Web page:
Rising Appalachia’s Leah Song and Chloe Smith have sailed around British Columbia, crossed the United States and Europe by train, and will now travel to Petaluma to bring audiences some folk and soul.
The folksinger sisters, who formed their band in 2005 in Atlanta, will perform at Petaluma’s Mystic Theater Monday and Tuesday as part of their first West Coast tour in nearly three years. They’ll be bringing their Americana sound to the Mystic stage, and audiences can expect to hear tracks from their seventh studio album, “The Lost Mystique of Being in the Know,” and other musical gems.
“Our West Coast tour has always meant a lot to us,” said Song, who typically passes through the Bay Area, Petaluma, Washington and Oregon for the tour. “I’m so excited to bring the music back to the stage and see the Pacific Ocean again. It’s been so long.”
Rising Appalachia, influenced by Song and Smith’s global travels, old-school bluegrass training, and upbringing in the city of Atlanta, is known for fusing multicultural sounds and instruments from around the world, including the banjo and violins, conga drums, musical spoons and the washboard.
The sisters, whose parents are dedicated early music students from Appalachia, had no idea their debut album, self-produced and recorded in a friend’s basement studio in Atlanta in 2005, would lead to opportunities to perform across the country.
“Every place we’ve traveled infuses a little bit of history, culture, smell and sound into our songs,” Song said from his home in Asheville, North Carolina.
As a family, they traveled to fiddle camps and Appalachian music festivals across the Southeast. Their travels didn’t end there, however. The group toured British Columbia, the United States and Europe, learning various instruments and folk traditions along the way. Today, Rising Appalachia is engaged in cultural exchange programs in Bulgaria, Ireland, Southern Italy, and Central and South America.
“We are sponges,” Song said. “The places we’ve been through have influenced our music in ways we don’t always know.”
Like most tours, the band had to suspend touring during the pandemic. Instead, they focused on recording and releasing new music, with the occasional gig here and there, Song said.
This year, the sisters released a folksy rendition of English pop-electronic musician James Blake’s “I Need A Forest Fire” featuring Bon Iver, from Blake’s 2016 album “The Color In Anything.”
Their cover is the first in a series they plan to release folk-pop songs this year and through 2023, covering artists such as folk-blues singer Hozier, rapper Anderson. Paak and Billie Eilish.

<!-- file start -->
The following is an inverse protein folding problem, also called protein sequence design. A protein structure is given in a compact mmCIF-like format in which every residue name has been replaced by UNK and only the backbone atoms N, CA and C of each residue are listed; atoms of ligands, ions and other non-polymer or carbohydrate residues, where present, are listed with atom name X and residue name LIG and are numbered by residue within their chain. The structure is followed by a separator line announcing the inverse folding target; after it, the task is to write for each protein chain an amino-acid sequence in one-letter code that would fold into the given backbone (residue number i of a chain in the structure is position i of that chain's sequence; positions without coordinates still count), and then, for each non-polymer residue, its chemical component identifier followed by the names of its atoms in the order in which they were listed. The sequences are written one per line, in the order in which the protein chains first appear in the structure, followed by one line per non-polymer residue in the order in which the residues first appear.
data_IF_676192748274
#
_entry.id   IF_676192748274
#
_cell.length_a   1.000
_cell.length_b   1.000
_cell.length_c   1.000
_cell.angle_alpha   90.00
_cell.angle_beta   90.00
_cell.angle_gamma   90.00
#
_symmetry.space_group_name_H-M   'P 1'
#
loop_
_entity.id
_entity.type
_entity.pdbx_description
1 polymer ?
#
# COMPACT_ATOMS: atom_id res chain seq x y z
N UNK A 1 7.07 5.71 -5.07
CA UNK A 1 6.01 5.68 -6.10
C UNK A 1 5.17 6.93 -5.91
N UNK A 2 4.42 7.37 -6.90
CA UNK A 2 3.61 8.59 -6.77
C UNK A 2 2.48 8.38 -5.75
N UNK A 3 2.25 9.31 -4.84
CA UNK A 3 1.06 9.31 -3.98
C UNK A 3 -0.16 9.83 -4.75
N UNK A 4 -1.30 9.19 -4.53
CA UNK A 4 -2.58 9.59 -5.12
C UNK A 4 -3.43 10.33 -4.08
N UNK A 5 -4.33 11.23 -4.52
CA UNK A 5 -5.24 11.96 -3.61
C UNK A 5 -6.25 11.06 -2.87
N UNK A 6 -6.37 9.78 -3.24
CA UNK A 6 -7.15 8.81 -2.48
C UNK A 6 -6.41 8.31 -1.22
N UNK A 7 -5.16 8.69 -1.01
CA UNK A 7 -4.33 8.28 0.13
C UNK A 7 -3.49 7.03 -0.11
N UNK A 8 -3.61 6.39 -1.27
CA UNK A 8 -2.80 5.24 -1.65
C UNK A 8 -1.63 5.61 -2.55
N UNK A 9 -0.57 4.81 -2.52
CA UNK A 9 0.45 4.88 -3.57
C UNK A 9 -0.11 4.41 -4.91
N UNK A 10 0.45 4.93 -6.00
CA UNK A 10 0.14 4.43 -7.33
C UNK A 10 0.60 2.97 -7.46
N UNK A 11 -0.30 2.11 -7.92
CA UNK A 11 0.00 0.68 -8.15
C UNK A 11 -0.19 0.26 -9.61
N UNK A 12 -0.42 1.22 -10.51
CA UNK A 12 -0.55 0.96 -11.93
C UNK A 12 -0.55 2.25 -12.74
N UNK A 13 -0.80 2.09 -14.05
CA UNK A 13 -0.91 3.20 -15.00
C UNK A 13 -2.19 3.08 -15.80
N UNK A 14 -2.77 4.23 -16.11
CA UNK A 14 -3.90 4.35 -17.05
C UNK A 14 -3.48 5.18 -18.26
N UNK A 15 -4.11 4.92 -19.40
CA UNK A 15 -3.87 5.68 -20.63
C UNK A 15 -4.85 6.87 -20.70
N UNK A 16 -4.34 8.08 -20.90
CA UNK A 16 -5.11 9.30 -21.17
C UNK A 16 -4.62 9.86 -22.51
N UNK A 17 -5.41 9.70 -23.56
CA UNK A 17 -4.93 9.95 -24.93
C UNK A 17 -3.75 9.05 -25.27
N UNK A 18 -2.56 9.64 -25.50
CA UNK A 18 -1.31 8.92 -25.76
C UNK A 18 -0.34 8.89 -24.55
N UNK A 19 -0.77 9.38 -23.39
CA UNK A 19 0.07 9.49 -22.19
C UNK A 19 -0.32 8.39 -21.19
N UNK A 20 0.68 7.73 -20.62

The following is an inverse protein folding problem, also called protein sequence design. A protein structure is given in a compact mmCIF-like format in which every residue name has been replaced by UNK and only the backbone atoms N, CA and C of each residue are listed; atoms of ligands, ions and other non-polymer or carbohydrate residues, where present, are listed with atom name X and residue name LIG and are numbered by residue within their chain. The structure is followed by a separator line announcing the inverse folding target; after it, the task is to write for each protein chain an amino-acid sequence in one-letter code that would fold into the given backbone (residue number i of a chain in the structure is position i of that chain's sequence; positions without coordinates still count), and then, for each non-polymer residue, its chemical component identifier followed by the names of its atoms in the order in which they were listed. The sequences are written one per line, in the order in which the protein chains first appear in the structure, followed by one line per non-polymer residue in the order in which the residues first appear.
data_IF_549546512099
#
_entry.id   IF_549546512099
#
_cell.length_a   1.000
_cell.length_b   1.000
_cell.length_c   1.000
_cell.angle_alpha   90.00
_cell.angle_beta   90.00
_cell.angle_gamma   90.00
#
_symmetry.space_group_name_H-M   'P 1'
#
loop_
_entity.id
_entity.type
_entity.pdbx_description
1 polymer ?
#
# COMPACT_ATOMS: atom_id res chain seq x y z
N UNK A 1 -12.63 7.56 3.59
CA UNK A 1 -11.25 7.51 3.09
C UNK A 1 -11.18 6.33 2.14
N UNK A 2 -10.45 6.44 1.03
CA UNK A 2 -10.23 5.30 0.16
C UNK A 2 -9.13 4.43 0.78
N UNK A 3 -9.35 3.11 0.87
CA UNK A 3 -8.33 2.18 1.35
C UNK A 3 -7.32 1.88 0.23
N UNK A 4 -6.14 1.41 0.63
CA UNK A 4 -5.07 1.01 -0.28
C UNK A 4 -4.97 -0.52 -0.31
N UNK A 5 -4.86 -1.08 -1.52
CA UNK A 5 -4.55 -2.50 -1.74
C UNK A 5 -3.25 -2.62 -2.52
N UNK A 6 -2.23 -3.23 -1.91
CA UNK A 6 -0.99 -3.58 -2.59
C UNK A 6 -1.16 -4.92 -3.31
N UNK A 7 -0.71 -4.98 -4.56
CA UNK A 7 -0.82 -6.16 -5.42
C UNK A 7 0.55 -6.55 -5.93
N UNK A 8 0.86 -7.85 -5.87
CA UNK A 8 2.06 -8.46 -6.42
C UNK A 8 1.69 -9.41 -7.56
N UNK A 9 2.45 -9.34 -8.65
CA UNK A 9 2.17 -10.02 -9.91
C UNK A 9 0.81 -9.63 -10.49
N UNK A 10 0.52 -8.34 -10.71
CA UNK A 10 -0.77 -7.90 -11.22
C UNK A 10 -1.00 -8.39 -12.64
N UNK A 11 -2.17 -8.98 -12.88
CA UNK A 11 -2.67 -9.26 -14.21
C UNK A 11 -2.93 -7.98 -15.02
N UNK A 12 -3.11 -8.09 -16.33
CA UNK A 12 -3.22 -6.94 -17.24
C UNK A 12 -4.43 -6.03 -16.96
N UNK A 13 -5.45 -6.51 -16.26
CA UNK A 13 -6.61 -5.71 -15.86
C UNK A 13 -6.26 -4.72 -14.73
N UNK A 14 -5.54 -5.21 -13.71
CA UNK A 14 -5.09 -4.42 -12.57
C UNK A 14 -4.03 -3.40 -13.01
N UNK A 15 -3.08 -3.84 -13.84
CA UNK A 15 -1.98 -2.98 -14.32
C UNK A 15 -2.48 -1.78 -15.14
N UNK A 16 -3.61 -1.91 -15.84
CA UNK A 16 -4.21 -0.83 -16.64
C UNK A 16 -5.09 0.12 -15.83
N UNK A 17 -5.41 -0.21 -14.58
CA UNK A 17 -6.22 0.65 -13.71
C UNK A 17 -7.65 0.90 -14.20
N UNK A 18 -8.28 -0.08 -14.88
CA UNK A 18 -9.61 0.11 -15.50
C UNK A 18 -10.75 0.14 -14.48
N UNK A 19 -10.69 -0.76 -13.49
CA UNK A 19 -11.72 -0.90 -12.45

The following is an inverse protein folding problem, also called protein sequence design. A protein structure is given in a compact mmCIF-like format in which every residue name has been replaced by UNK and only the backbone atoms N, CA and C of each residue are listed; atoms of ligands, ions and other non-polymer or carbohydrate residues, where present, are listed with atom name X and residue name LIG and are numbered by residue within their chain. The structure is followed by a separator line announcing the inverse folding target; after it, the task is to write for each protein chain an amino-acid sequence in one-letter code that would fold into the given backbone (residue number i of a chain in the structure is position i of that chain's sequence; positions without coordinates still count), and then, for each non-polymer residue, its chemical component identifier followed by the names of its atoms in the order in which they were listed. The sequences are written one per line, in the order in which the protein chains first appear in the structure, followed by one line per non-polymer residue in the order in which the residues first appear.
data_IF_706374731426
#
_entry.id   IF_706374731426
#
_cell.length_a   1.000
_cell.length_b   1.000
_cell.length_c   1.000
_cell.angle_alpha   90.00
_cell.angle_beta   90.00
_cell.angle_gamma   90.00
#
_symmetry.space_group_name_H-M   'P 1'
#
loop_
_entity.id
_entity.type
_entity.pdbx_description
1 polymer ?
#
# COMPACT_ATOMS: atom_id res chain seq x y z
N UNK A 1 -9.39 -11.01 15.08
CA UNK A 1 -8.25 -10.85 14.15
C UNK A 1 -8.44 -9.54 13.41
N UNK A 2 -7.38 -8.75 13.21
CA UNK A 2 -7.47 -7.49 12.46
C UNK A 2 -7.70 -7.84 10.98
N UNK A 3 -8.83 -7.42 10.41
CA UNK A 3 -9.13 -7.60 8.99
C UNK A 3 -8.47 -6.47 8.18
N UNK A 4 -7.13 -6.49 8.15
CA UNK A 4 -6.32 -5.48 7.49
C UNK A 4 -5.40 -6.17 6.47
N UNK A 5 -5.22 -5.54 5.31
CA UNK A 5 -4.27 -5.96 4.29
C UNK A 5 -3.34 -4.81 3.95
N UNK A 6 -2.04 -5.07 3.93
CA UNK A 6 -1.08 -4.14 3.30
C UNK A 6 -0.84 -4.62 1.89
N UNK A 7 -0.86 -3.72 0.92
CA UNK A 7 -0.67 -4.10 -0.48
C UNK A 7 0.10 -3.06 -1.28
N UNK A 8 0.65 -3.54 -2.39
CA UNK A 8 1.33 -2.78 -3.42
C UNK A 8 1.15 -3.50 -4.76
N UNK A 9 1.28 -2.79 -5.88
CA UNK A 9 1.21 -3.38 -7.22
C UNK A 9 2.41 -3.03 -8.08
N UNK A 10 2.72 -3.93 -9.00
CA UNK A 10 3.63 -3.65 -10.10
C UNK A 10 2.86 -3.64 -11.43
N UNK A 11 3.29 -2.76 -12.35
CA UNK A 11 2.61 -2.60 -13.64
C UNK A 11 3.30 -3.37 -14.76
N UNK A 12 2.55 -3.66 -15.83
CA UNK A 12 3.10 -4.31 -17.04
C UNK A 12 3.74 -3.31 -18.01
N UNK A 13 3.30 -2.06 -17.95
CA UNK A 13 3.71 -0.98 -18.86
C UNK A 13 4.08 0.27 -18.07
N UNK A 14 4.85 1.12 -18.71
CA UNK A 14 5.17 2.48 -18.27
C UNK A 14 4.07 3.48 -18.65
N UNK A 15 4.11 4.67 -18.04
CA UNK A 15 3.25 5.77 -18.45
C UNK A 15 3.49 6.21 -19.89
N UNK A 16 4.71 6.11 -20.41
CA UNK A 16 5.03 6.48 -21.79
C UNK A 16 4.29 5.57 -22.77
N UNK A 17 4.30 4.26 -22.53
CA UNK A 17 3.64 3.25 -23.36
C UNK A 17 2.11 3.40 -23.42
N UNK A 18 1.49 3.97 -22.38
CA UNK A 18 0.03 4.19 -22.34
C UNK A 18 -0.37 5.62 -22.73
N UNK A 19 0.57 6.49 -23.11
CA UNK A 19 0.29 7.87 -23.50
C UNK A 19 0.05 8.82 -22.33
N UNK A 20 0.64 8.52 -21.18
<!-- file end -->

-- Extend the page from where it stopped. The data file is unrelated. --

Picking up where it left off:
“We look to contemporary music but cover these songs through our own sonic lens,” Song said. “We admire the music of James Blake. It has this beautiful, simple, minimalist, down-tempo feel.
When they started recording “I Need A Forest Fire” in their home studio in an old church in North Carolina, they had no idea where it would go, Song said. But as they experimented, letting the cello lead and overlapping the vocals, the song naturally blossomed.
The song, which originally featured Bon Iver’s signature falsetto and Blake’s arrangement of vocal samples and synthesizers, is now a slower acoustic version full of angelic harmonies and plucked guitars.
“The song came to life as we played it in the studio,” Song said. “It was so easy and simple and so easy to keep simple, you know?”
“I Need a Wildfire” is about the “death of the ego”, starting over, and the destructive yet purifying nature of a fire, as it promotes renewal and change. Besides their admiration for the original meaning of the song, they chose it as an ode to their friends and family across the West who are dealing with the threat of a wildfire.
“We found a way to tell the story of the song and its meaning, but we also incorporated it to represent contemporary struggle,” Song said.
Their latest nine-song album, “The Lost Mystique of Being in the Know”, released in 2021, is the result of Song, Smith and their band reuniting in December 2020 at the North Carolina studio to play a live gig. line after being separated by the pandemic for almost a year.
On a whim, they decided to spend a few more days in the studio with no plans other than to bond and “record and see what happens,” Song said.
“This album was really for us,” she said. “We needed catharsis. We were all still scared and confused. We missed each other so much; we wanted to connect and bond again.
The abstract-style album, which departs from their generally clean musical arrangements, is more “exploratory and improvisational,” Song said, emphasizing instruments and light vocals.
“We just hit a record and we kept passing the baton in the studio,” Song said. “We played improvisational tunes almost without speaking. Someone would start a song, then another would add to it.
“It’s our favorite album,” she added. “We were in uncertain times. We wanted this album to reflect that.
You can reach editor Mya Constantino at [email protected] @searchingformya on Twitter.